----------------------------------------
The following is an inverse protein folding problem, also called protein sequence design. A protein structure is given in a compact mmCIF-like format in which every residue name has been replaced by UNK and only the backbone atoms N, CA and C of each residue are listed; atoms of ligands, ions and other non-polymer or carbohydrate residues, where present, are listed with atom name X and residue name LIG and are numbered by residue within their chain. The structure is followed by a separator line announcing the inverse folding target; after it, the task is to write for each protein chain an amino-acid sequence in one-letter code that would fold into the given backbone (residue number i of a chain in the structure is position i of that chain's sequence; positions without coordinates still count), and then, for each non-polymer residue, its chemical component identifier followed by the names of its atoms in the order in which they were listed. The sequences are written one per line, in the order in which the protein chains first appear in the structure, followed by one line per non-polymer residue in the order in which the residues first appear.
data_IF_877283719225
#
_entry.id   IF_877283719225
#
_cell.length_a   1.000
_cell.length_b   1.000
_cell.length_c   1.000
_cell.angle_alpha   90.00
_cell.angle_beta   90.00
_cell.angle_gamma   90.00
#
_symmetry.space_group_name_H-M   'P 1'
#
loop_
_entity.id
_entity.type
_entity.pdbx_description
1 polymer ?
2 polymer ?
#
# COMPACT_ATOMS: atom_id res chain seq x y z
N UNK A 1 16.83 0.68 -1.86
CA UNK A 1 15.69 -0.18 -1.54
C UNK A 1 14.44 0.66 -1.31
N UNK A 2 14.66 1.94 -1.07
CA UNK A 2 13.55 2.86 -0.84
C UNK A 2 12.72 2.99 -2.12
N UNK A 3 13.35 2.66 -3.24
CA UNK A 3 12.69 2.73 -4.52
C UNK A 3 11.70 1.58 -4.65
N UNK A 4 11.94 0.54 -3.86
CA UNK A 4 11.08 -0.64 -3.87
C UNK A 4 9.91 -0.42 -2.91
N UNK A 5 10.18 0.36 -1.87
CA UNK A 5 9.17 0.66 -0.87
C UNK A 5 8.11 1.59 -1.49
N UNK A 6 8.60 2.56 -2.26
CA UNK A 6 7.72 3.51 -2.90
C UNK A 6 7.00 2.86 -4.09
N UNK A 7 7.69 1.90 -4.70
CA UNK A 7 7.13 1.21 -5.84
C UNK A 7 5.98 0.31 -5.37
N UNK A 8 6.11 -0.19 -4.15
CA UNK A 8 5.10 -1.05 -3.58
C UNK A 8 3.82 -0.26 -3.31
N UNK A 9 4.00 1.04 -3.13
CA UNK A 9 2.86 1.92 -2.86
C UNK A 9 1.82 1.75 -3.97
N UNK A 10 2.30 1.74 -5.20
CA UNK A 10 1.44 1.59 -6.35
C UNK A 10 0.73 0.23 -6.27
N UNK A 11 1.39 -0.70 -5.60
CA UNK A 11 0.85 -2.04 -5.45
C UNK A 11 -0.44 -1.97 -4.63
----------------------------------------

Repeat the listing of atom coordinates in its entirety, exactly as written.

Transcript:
The following is an inverse protein folding problem, also called protein sequence design. A protein structure is given in a compact mmCIF-like format in which every residue name has been replaced by UNK and only the backbone atoms N, CA and C of each residue are listed; atoms of ligands, ions and other non-polymer or carbohydrate residues, where present, are listed with atom name X and residue name LIG and are numbered by residue within their chain. The structure is followed by a separator line announcing the inverse folding target; after it, the task is to write for each protein chain an amino-acid sequence in one-letter code that would fold into the given backbone (residue number i of a chain in the structure is position i of that chain's sequence; positions without coordinates still count), and then, for each non-polymer residue, its chemical component identifier followed by the names of its atoms in the order in which they were listed. The sequences are written one per line, in the order in which the protein chains first appear in the structure, followed by one line per non-polymer residue in the order in which the residues first appear.
data_IF_877283719225
#
_entry.id   IF_877283719225
#
_cell.length_a   1.000
_cell.length_b   1.000
_cell.length_c   1.000
_cell.angle_alpha   90.00
_cell.angle_beta   90.00
_cell.angle_gamma   90.00
#
_symmetry.space_group_name_H-M   'P 1'
#
loop_
_entity.id
_entity.type
_entity.pdbx_description
1 polymer ?
2 polymer ?
#
# COMPACT_ATOMS: atom_id res chain seq x y z
N UNK A 1 16.83 0.68 -1.86
CA UNK A 1 15.69 -0.18 -1.54
C UNK A 1 14.44 0.66 -1.31
N UNK A 2 14.66 1.94 -1.07
CA UNK A 2 13.55 2.86 -0.84
C UNK A 2 12.72 2.99 -2.12
N UNK A 3 13.35 2.66 -3.24
CA UNK A 3 12.69 2.73 -4.52
C UNK A 3 11.70 1.58 -4.65
N UNK A 4 11.94 0.54 -3.86
CA UNK A 4 11.08 -0.64 -3.87
C UNK A 4 9.91 -0.42 -2.91
N UNK A 5 10.18 0.36 -1.87
CA UNK A 5 9.17 0.66 -0.87
C UNK A 5 8.11 1.59 -1.49
N UNK A 6 8.60 2.56 -2.26
CA UNK A 6 7.72 3.51 -2.90
C UNK A 6 7.00 2.86 -4.09
N UNK A 7 7.69 1.90 -4.70
CA UNK A 7 7.13 1.21 -5.84
C UNK A 7 5.98 0.31 -5.37
N UNK A 8 6.11 -0.19 -4.15
CA UNK A 8 5.10 -1.05 -3.58
C UNK A 8 3.82 -0.26 -3.31
N UNK A 9 4.00 1.04 -3.13
CA UNK A 9 2.86 1.92 -2.86
C UNK A 9 1.82 1.75 -3.97
N UNK A 10 2.30 1.74 -5.20
CA UNK A 10 1.44 1.59 -6.35
C UNK A 10 0.73 0.23 -6.27
N UNK A 11 1.39 -0.70 -5.60
CA UNK A 11 0.85 -2.04 -5.45
C UNK A 11 -0.44 -1.97 -4.63